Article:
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Contact: Ardrianna McLane, 678-538-1241
Report shows visitor spending supports 4,752 jobs in local economy
Sandy Springs, Kennesaw, and Atlanta, Ga.: A new National Park Service (NPS) report shows that 6,004,206 visitors to Atlanta Metro Area National Parks in 2014 spent over $290 million in communities near the park. That spending supported 4,752 jobs in the local area and had a cumulative benefit to the local economy of $419,966,500.
The Atlanta Metro area enjoys three National Park Service (NPS) units that tell the story of our shared heritage from Civil war to Civil Rights and protects more than half of the area's public green space. Kennesaw Mountain National Battlefield Park, Martin Luther King, Jr. National Historic Site, and Chattahoochee River National Recreation Area offer recreation, natural scenic beauty, and a chance to be inspired and humbled by our collective legacy of Civil Rights.
"Kennesaw Mountain's powerful story and excellent recreation opportunities have made it one of the most heavily visited battlefield parks in the nation. In 2014, we welcomed 23,000 visitors to celebrate and commemorate the 150th anniversary of the battle of Kennesaw", said Kennesaw Mountain Superintendent Nancy Walther.
"Martin Luther King, Jr. left a legacy that still resonates today. We share his teachings and commemorate his legacy with the next generation. Through our work with our community, partners, and visitors, we can share the story of where he was lived, worked, and worshipped", said Martin Luther King Superintendent Judy Forte.
"We welcome 3.2 million visitors from across the nation and next door to the Chattahoochee River National Recreation Area each year to hike, bike, and paddle the river and trails. National park tourism is a significant driver in the national economy, returning $10 for every $1 invested in the National Park Service, and it's a big factor in our local economy as well. We appreciate the partnership and support of our neighbors and are glad to be able to give back and support our local communities," said Chattahoochee River Superintendent Bill Cox.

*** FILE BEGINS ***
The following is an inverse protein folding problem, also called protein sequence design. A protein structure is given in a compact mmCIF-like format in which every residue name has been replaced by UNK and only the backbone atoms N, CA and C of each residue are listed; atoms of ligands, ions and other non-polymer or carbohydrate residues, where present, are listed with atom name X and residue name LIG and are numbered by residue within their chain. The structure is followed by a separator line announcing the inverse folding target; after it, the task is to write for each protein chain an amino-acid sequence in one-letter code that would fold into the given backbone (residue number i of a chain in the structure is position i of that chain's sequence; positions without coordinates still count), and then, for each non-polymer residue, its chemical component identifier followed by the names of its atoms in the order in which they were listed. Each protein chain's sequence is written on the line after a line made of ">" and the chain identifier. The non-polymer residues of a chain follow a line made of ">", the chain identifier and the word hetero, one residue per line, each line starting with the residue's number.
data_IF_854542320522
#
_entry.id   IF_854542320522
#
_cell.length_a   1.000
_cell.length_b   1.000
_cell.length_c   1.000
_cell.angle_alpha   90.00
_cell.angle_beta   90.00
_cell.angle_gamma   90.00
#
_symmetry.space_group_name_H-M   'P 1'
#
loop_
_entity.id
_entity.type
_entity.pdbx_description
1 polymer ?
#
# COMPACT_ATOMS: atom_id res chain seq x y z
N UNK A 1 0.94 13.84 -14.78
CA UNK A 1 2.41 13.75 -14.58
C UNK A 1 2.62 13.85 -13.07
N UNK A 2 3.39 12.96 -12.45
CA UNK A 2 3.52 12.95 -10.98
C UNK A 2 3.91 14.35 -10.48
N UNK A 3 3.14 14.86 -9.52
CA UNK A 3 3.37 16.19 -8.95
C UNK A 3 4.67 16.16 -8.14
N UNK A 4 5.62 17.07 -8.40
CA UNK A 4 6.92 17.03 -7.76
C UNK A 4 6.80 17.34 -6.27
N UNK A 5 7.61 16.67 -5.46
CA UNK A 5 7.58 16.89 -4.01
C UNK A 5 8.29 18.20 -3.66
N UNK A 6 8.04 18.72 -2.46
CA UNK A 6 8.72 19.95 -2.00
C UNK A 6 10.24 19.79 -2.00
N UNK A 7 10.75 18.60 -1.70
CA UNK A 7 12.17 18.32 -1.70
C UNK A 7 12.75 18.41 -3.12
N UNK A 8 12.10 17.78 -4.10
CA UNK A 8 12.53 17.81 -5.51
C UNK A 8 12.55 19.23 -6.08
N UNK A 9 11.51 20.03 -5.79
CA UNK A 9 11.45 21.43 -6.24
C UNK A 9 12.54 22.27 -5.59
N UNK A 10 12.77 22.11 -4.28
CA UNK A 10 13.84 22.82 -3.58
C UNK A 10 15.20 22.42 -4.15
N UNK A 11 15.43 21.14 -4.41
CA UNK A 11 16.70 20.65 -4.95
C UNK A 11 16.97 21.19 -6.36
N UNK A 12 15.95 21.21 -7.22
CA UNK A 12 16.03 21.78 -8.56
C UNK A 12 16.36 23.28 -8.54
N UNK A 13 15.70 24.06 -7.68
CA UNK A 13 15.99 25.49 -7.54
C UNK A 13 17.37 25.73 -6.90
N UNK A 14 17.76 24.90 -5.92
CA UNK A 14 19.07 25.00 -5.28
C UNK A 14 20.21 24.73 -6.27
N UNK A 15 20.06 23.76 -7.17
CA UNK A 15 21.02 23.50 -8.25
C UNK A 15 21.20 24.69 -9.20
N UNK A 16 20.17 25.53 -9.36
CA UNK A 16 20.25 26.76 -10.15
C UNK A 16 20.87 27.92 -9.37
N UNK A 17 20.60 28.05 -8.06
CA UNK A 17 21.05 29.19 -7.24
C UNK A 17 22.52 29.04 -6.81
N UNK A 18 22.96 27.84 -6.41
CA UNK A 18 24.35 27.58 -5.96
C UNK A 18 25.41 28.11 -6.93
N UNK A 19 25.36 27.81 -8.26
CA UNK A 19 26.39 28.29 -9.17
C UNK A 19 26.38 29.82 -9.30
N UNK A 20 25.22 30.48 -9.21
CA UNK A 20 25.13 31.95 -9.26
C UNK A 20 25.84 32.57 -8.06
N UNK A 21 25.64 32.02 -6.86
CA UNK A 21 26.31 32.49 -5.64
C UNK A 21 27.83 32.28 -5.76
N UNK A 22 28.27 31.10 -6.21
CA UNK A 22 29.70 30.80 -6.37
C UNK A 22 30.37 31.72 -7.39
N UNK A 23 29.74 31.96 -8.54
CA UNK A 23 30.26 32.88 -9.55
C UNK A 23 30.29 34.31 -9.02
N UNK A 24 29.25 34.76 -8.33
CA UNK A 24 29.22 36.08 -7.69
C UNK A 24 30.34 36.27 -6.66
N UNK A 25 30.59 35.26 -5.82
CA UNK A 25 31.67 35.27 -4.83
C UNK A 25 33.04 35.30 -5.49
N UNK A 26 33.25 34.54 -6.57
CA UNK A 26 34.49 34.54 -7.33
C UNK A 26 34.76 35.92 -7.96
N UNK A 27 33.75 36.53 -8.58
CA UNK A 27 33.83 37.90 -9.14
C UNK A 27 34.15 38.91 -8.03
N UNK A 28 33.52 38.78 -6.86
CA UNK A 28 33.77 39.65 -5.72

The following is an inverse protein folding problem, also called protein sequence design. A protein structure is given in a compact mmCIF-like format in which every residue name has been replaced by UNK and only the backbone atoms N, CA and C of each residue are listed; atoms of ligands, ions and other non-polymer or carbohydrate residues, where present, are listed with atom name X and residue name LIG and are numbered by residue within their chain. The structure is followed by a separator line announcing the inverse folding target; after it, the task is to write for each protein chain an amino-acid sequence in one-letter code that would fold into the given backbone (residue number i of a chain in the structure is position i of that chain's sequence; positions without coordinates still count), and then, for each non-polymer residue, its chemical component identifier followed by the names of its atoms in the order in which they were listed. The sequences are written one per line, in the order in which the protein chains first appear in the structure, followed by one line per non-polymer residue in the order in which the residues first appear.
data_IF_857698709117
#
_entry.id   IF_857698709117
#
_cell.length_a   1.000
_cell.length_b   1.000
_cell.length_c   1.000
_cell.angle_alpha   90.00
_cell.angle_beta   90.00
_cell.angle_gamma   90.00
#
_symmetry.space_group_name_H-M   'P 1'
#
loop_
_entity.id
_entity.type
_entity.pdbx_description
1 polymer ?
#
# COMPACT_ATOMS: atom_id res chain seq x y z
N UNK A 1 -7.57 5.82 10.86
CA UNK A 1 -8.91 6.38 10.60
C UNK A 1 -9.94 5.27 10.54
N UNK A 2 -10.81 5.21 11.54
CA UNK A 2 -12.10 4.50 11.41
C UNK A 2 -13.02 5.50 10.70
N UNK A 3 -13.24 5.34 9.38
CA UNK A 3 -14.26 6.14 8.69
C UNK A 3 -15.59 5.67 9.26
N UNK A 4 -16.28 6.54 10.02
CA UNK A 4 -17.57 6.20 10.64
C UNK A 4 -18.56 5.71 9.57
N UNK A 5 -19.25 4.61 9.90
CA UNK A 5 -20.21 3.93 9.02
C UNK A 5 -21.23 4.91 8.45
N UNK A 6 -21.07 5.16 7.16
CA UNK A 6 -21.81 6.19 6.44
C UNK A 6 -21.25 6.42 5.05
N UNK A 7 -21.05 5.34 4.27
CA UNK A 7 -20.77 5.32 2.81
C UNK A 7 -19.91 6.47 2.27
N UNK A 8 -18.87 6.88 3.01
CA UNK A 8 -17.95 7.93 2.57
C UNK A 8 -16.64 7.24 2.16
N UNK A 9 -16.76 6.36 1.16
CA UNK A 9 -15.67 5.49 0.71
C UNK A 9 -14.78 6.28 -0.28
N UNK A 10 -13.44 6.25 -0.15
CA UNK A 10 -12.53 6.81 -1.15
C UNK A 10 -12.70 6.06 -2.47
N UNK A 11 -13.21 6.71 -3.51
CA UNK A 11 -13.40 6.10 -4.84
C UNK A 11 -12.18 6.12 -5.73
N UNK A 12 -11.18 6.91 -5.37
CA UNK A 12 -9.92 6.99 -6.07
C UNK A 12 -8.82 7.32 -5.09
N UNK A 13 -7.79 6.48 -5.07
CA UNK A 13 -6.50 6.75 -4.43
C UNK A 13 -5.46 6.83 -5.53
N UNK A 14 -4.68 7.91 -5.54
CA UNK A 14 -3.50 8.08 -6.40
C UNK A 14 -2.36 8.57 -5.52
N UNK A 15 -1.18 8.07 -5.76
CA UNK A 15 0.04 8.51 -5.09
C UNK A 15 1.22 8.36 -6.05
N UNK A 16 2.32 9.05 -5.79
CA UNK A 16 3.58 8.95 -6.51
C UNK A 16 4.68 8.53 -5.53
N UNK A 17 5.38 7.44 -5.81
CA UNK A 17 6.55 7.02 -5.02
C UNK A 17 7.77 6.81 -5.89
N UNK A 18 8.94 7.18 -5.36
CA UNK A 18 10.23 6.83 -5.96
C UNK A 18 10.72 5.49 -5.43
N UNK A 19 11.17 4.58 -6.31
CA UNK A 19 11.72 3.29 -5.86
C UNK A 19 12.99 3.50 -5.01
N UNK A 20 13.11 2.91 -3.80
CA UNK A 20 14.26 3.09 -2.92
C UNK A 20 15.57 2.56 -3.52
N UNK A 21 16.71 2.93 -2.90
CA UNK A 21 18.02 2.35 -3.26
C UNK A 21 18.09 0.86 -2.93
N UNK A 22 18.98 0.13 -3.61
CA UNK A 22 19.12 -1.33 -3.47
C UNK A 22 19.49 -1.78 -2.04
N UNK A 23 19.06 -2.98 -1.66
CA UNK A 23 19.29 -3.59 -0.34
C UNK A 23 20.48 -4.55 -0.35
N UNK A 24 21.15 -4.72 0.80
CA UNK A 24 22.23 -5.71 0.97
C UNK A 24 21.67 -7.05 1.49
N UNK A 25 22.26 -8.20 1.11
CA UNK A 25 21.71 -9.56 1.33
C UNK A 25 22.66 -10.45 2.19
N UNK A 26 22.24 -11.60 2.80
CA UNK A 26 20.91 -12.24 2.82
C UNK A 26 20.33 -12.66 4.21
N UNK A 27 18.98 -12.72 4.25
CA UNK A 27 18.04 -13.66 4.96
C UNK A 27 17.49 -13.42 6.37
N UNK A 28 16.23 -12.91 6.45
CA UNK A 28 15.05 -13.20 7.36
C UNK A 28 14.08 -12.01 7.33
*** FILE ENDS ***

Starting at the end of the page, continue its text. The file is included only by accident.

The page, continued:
The peer-reviewed visitor spending analysis was conducted by U.S. Geological Survey economists Catherine Cullinane Thomas and Christopher Huber and National Park Service economist Lynne Koontz. The report shows $15.7 billion of direct spending by 292.8 millionpark visitors in communities within 60 miles of a national park. This spending supported 277,000 jobs nationally; 235,600 of those jobs are found in these gateway communities. The cumulative benefit to the U.S. economy was $29.7 billion.
According to the 2014 report, most park visitor spending was for lodging (30.6 percent) followed by food and beverages (20.3 percent), gas and oil (11.9 percent), admissions and fees (10.2 percent) and souvenirs and other expenses (9.9 percent).
Download the report at https://www.nature.nps.gov/socialscience/economics.cfm The report includes information for visitor spending at individual parks and by state.
To learn more about national parks in Georgia and how the National Park Service works with Georgia communities to help preserve local history, conserve the environment, and provide outdoor recreation, go to www.nps.gov/georgia. Want to visit and #FindYourPark?